Helen: And acceptance.
Dr. Shefali: Yes. Acceptance brings freedom. Yeah.
LaWanda: Yeah. I love that. What practices or self-care practices, can families and parents do right now today as they're listening, once they get off the podcast, what's one of the first things that they can do to help, like in a self care practice.
Dr. Shefali: Well, what I'm about to say is very counter intuitive. The best thing I feel I do, Is, I have very low expectations of my day and of people, now you'll be like horrified, but isn't parenting about having high expectations, set the bar high so that the kid can meet the bar. And that's where we get parenting all wrong. And we, we mess our own sanity.
Now, if you have low expectations, meaning just expectations for having a day, you know, I'm having a day, I'm going to have a day. And we don't put the adjective, and we don't put the pressure that it should be a certain kind of day.
So, you are not childishly asking people or the day to meet that adjective that you've said, and you're not expecting yourself. Now you are, again, in the experience of the is-ness. This is the best self-care practice in the world, like live your experience, don't impose an agenda. When you release the agenda, do you know how much energy you have in being surprised when things go well? You're like, wow, I didn't expect that. I didn't ask for that, now you have joy. Now you have abundance. Now you have spontaneous excitement versus, I'm going to do this from 1130 to 1142, and then at 1143, we're all going to sing a song and meditate. Now that's insanity, if you ask me right.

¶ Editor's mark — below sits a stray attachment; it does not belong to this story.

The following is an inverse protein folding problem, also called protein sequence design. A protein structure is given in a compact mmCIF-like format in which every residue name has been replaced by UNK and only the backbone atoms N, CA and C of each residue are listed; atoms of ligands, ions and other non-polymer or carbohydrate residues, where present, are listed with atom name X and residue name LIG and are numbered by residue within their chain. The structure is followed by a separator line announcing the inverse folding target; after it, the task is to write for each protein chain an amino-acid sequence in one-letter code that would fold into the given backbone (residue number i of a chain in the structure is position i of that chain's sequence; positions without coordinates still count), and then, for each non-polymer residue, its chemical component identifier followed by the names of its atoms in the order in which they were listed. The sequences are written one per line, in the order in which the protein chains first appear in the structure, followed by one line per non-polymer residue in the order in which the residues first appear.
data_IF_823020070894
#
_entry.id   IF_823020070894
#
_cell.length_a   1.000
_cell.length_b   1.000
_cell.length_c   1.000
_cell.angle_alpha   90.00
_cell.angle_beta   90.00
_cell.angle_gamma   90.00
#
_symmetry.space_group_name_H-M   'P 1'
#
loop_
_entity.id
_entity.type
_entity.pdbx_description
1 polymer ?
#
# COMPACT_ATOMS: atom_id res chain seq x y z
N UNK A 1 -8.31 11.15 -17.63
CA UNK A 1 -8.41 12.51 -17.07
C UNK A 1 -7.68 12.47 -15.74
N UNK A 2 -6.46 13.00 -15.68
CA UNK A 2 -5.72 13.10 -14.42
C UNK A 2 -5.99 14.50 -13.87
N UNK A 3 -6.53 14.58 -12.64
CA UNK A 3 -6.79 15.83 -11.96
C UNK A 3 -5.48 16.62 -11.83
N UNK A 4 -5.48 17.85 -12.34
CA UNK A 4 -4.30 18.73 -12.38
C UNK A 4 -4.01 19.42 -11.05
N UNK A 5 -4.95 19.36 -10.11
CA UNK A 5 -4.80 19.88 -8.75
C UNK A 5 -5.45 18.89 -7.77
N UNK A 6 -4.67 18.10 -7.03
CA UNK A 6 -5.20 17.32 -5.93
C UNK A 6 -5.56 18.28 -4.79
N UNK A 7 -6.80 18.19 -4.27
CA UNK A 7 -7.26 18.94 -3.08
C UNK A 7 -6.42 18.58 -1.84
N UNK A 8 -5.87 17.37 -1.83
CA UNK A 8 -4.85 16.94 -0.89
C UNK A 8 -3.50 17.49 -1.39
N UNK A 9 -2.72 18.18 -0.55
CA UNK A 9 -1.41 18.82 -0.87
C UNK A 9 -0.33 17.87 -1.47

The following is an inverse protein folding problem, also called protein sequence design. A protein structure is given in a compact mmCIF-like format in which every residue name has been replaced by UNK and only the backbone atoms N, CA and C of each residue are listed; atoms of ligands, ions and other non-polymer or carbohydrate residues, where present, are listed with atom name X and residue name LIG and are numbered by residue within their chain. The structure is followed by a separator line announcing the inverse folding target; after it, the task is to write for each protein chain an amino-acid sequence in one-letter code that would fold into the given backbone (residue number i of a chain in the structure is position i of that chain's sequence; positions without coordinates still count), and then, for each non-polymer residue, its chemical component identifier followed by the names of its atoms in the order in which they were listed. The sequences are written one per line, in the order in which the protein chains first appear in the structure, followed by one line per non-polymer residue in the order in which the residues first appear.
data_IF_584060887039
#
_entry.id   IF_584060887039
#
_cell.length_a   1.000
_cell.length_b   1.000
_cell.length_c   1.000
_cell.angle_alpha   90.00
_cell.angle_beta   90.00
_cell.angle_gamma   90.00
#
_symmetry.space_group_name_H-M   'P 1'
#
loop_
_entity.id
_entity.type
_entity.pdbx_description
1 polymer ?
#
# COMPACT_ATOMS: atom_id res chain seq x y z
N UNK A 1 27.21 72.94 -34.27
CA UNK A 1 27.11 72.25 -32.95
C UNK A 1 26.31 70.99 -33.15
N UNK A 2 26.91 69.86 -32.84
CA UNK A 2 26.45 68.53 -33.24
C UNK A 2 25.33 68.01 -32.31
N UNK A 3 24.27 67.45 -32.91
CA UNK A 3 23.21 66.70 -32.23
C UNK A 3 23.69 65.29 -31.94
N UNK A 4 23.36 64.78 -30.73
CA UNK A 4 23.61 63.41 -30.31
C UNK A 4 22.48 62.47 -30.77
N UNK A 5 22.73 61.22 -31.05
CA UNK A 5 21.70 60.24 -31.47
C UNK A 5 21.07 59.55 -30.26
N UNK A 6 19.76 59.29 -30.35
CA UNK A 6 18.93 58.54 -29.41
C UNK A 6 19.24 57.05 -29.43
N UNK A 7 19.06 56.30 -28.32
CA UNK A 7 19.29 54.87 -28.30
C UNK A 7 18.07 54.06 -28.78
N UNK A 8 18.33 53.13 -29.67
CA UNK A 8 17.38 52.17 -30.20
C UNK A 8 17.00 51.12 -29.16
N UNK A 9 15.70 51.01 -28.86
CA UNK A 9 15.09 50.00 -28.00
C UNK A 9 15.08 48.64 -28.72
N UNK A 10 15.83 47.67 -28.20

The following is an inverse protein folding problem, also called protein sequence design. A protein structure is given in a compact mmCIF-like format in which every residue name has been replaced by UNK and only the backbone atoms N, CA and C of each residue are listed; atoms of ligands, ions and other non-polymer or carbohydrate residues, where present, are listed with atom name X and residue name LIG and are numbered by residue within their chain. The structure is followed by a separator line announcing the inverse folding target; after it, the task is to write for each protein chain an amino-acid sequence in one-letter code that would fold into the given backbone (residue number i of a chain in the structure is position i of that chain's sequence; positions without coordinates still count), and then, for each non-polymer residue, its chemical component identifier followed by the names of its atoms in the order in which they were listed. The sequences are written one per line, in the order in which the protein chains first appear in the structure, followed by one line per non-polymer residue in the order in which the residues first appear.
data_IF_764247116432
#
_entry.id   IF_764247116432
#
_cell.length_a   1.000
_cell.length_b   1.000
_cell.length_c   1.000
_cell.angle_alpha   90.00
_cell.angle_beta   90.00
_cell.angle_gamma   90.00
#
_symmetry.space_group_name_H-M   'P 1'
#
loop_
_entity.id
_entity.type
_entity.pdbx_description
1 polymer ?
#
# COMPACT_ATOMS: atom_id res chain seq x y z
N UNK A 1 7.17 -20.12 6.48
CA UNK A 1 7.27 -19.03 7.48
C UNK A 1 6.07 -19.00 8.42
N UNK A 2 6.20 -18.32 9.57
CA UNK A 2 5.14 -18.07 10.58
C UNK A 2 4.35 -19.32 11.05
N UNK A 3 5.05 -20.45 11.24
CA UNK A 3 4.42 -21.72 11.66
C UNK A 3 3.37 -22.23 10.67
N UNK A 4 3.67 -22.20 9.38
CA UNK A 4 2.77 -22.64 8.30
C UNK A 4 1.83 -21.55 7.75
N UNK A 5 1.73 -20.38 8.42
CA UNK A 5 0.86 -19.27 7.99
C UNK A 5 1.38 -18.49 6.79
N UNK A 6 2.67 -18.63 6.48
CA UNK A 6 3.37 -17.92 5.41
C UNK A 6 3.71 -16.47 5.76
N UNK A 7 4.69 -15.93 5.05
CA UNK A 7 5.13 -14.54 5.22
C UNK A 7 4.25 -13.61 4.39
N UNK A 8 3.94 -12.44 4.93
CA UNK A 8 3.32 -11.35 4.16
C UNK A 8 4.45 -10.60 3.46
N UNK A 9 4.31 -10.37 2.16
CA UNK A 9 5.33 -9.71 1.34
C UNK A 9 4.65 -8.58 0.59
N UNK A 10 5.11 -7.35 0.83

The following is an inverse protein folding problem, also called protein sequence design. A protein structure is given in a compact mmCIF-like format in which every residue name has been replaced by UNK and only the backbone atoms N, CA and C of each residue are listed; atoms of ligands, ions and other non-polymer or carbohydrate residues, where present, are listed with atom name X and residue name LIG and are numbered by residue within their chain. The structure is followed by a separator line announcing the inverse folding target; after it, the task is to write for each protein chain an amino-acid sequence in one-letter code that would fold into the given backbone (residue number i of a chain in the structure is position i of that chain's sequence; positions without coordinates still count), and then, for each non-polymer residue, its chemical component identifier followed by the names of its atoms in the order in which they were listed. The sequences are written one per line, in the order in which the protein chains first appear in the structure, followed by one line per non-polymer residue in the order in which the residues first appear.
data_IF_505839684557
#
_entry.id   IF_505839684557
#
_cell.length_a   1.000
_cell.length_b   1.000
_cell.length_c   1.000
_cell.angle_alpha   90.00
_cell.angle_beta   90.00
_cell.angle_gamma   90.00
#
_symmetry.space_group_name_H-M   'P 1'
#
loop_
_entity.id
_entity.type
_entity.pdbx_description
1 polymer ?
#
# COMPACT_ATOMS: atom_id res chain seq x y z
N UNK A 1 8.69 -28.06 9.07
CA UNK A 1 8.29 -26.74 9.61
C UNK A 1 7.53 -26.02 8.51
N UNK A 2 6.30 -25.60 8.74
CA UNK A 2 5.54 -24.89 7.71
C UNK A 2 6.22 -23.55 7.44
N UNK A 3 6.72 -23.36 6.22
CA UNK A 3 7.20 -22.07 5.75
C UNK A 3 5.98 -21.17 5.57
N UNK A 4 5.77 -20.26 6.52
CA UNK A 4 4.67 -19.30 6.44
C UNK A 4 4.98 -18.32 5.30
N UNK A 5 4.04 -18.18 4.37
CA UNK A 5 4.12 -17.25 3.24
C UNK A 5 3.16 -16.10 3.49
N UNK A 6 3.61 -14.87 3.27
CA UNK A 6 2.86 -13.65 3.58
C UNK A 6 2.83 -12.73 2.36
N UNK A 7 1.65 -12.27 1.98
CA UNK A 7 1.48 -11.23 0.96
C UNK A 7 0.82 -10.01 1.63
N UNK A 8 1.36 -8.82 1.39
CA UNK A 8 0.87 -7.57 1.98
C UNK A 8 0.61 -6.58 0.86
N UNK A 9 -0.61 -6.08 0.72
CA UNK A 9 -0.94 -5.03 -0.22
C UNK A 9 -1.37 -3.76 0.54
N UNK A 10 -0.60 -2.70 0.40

Dr. Shefali: So it's not flow. So the best self-care practice is really learning that all your agendas come from the shoulds of life and the shoulds are external impositions and they take you out of flow. So you have to choose, do I want to flow or do I want to suffer? If you want to suffer, keep micromanaging your life, keep over controlling and organizing your life.
If you want to flow, you have a loose idea of what the day is going to look like. But, you're up for dancing with life. And when we have children, that is what is so important. Please don't put them in a cage of constant expectations, but learn to dance with them. And that's the gift of this pandemic. It's taken out all these impositions of the future, and it's really telling you, all you have right now, is the now.
So, manage the now take out all the pressure, and remove all the expectations that I, I have written to my daughter's teachers to back off in a way of all the pressure, because this is a unique time, which demands a unique response. We cannot shove the old ways of doing things onto the current climate.